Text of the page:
Can you provide me with an overview of how someone who is not a health professional and who has no suicide intervention training might help when faced with a situation where someone is suicidal?
you have asked for a brief outline of how a non-professional might intervene in a crissis situation where someone is threatening suicide.
There are three main progress zones when dealing with a person who may or may not be suicidal. These zones are as follows:
In order to help someone, you must first make a connection with that person. Whether they are someone you know or a complete stranger, you will be unable to help them if you do not connect with them. You can connect with a person who is thinking of suicide by looking for invitations from them to talk about what they are thinking. There are 4 invitation categories.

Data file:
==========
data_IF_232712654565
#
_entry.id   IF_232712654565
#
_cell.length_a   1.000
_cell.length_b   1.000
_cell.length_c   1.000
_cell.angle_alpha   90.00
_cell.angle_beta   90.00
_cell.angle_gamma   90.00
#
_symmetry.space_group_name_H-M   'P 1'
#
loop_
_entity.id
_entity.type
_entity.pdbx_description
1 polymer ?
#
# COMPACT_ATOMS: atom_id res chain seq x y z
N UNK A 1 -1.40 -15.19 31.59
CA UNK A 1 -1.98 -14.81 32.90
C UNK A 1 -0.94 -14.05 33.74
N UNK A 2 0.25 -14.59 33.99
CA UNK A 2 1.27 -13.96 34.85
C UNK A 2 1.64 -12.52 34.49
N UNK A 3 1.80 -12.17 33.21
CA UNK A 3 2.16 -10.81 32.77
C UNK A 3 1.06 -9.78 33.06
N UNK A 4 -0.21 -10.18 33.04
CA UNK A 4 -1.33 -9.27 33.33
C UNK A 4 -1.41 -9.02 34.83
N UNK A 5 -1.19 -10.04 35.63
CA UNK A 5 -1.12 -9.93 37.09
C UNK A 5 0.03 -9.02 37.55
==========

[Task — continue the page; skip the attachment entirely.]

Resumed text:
Giving away posessions
withdrawl (family, friends, school, work)
Loss of interest in hobbies
Abuse of alcohol, drugs
Extreme behavior changes
"I won't be needing these things anymore"
"I can't do anything right"
I just can't keep my thoughts straight anymore"
I just can't take it anymore"
"I wish I was dead"
"Everyone will be better off without me"
"All of my problems will ends soon"
"No one can help me now"
"Now I know what 'they' were going through"
Lack of interest in appearance
Change or loss of interest in sex
Change or loss of appetite or weight
physical health complaints
After a connection is made with a person who is at risk of suicide, you can move on to the next zone, which is beginning to understand the person at risk. This is where you start asking questions. You have by this point ...
This solution offers a brief outline of how a non-professional might intervene in a crissis situation where someone is threatening suicide.